Canadian Army Orders (1948)
29th November 1948
84-1 — Dress Regulations for Officers and Other ranks of the Canadian Army (Provisional)
Part I — Section 11 — Badges and Buttons
Cap Badges — Designs for Corps and Units
16. Cap badges, collar badges and buttons emblematic of each corps (or unit in the case of the RCAC, RCIC and contingent in the case of COTC) will he selected as far as possible by representatives of all such corps and units or contingents.
17. The cap badges, collar badges and buttons worn by personnel of corps and units will be those as authorized in Canadian Army Orders from time to time. Existing corps and units, for which designs have been authorized will NOT have alterations made in such badges or buttons without approval of Army Headquarters.
18. (a) When the formation of a new corps or, in the case of the RCAC and RCIC, a new unit, and the COTC, a new contingent, is being considered, designs or particulars of the badges and button which it wishes to adopt will be submitted to Army Headquarters at the earliest possible date.
(b) Designs submitted should be an actual sample or a properly drawn up sketch giving the following particulars in each case:
(i) Nature of the badge—i.e., cap, collar.
(ii) Dimensions—i.e., extreme height and width.
(iii) Nature of the metal—i.e., brass, white metal, bronze, etc, stating difference if any in metals to be used for badges for officers and other ranks. With the exception of Rifle Regiments, who may use black metal, all other corps and units should wear brase or white metal badges or a combination of the two metals.
(iv) Description of the badge giving history and symbolic significance of the component parts.
(c) For the information and guidance of all concerned and particularly to assist commanding officers in deciding upon the suitability of designs of badges and buttons desired, the following factors, which influence the approval of designs submitted, will be observed :
(i) Every badge should have one dominant feature; in a cap badge this should be the distinctive device of the corps or unit. The other elements should be as few in number as possible in order to simplify reproduction, to avoid confusion of details and to maintain significance and individuality.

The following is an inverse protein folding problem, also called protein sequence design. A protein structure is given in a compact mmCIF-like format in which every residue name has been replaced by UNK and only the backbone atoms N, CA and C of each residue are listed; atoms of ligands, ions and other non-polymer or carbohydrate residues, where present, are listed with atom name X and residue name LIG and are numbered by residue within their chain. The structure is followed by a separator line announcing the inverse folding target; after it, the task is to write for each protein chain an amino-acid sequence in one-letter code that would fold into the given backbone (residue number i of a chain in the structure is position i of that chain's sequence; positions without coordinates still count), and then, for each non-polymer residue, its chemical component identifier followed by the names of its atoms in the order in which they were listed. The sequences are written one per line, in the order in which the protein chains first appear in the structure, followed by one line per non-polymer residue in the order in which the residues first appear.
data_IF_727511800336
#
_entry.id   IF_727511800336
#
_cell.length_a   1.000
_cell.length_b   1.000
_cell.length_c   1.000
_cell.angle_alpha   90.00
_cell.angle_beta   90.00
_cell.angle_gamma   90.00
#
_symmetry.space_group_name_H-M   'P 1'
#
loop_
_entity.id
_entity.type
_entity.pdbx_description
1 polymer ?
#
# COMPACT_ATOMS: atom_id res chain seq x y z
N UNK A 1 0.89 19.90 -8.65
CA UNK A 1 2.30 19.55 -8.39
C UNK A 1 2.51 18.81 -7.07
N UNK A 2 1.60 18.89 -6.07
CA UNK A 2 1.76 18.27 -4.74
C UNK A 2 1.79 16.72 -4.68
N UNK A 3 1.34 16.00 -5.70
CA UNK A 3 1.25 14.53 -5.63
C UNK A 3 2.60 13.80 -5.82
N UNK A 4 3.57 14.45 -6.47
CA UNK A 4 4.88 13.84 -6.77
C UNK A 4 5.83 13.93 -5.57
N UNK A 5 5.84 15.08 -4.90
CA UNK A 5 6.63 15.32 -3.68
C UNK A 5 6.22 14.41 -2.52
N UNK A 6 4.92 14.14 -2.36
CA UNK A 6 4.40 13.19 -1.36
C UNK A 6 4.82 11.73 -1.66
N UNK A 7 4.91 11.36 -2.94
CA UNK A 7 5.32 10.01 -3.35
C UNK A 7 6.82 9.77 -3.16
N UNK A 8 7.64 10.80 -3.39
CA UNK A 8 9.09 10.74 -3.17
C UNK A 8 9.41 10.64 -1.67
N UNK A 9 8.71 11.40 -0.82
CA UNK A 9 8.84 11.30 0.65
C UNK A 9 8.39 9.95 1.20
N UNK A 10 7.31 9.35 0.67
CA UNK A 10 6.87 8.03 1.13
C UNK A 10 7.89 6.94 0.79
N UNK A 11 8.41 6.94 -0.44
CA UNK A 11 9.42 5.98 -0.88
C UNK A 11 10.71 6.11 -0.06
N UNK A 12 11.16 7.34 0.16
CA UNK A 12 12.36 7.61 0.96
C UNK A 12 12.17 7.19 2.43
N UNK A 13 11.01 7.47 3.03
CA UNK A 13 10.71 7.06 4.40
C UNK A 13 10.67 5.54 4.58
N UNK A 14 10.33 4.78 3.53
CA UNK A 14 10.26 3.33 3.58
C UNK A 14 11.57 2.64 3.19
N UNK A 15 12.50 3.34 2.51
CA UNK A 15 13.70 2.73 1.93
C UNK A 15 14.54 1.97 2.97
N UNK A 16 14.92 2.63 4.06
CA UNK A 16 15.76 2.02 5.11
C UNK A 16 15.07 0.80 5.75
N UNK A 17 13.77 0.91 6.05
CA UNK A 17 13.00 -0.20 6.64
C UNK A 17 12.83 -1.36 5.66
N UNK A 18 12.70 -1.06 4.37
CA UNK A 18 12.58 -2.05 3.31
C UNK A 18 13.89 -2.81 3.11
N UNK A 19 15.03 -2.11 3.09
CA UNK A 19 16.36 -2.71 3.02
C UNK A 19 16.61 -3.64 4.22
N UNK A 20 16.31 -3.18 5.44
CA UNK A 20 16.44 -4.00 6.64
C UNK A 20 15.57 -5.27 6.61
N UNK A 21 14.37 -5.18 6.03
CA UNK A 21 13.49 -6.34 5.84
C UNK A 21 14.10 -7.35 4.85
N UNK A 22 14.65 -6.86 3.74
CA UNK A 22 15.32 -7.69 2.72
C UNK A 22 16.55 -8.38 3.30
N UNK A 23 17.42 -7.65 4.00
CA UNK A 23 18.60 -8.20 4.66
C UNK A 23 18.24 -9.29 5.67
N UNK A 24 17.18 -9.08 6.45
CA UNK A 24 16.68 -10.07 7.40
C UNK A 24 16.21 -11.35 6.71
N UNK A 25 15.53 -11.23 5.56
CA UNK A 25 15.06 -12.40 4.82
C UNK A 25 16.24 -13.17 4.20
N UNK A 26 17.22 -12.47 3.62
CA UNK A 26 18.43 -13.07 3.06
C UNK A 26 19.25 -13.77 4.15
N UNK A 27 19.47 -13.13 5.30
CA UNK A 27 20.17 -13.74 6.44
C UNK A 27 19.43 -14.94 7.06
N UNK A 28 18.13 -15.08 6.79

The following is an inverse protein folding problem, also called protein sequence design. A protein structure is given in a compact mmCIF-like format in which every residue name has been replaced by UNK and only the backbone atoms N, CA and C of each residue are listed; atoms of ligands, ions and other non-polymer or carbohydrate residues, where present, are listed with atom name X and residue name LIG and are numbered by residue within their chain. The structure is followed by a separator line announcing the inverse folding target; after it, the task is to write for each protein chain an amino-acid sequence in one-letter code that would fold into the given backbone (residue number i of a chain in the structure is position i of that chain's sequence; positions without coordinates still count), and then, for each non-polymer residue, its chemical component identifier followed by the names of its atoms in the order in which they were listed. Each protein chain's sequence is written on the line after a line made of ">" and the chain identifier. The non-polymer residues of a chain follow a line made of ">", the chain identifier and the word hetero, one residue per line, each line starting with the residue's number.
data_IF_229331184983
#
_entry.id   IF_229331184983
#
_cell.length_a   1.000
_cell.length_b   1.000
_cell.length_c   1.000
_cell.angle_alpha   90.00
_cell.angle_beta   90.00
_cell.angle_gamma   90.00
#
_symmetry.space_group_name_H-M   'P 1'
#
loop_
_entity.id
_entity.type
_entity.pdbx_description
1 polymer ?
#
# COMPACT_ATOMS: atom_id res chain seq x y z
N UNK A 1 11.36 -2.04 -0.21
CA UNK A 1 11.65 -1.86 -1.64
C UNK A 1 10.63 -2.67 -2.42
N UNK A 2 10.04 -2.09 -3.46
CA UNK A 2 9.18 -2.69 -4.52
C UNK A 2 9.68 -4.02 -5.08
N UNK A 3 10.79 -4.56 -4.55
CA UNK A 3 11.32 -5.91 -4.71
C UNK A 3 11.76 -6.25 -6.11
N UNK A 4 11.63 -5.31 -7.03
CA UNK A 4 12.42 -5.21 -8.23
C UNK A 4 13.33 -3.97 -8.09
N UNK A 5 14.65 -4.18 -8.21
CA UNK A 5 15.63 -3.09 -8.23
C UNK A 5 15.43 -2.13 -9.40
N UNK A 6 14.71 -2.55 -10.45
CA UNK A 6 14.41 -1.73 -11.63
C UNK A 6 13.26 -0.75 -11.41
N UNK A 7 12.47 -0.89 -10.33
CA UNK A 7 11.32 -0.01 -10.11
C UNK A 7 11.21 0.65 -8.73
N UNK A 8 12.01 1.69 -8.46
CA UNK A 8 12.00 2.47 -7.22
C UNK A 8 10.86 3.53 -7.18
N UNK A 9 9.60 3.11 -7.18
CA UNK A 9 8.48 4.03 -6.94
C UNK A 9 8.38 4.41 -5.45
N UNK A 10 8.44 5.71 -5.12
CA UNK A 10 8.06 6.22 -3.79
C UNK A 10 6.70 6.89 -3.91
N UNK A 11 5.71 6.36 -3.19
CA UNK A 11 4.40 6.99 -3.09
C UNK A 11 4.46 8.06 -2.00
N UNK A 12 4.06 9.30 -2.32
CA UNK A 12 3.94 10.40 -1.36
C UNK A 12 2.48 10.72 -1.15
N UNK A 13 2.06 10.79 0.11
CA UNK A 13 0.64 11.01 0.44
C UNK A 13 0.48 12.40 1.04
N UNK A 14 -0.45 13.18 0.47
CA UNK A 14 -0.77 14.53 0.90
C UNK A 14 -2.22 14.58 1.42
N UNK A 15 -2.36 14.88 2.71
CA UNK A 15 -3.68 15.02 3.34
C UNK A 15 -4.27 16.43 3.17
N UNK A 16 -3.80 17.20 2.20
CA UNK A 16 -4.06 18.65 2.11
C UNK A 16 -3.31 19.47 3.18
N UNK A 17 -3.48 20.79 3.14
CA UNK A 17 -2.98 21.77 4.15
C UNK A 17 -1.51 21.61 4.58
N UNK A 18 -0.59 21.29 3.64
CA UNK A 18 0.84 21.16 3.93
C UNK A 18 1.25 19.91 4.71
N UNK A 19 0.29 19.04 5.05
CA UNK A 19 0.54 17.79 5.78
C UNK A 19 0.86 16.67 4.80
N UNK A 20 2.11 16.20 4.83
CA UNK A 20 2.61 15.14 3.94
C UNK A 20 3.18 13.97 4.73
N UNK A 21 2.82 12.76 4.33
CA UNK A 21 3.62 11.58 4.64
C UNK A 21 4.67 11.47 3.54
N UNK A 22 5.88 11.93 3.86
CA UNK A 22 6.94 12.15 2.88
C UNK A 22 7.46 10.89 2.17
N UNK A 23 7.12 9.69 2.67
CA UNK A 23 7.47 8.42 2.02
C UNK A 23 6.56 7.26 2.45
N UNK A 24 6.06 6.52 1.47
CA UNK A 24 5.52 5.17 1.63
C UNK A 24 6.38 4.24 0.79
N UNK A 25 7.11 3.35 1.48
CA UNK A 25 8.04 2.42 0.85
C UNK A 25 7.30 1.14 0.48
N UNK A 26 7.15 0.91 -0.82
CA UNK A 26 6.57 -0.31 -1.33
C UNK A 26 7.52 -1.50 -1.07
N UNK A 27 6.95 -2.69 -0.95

(ii) An essential part of the cap badge is the name of the unit, usually displayed on a scroll or annulus.
(iii) The Imperial Crown, if borne on badges, should conform to the authorized design and should NOT be less than 1/4 the total height of the badge. It expresses the sovereignty of His Majesty the King, and is never to be surmounted by any other feature, although it may be placed upon a maple leaf or other emblem. The use of the Imperial Crown requires Royal Assent.
(iv) Royal Assent is also required before any motto may be used by a corps or unit; when the use of a motto is sought, traditional or other reasons in support of the request must be advanced. The fact that the motto was previously worn by a unit or corps which is perpetuated by the petitioning unit is considered a sufficient reason for submission.
(vi) Maple leaves if used must conform to the standard maple leaf design in accordance with the diagram hereunder:
CANADIAN MAPLE LEAF
(Acer Sacoherum )
(vii) It is incorrect to embody in the design any scroll without a name, motto or other inscription thereon. All inscriptions, on scrolls must read continuously.
(viii) As corps and regimental badges are common to all units forming part thereof, it will NOT be permissible for a number or numeral to be borne thereon except in the case of a regiment where a number is part of the regimental title as a whole; e.g., 15th Armoured Regiment (6th Hussars).
(ix) Designs for buttons should be as plain as possible to simplify reproduction.
(x) If a corps or unit desires to adopt the badges of an allied unit as indicated in Section 1, paras 23, 24, there are certain honorary distinctions and devices which would be inappropriate for a corps or unit of the Canadian Army to adopt, examples of which are as follows:
(b) Special mottoes awarded to the allied regiment by Royal Assent for conspicuous or special service.
(c) Devices pertaining to a Royal personage, such as the Prince of Wales' plume, the use of which is restricted to units whose designations embody the title of the Royal personage concerned.
(d) This applies also to devices such as the Coronet of a Royal personage or Peer who might be an Honorary Colonel of a British regiment but who does not hold such association with the allied Canadian unit.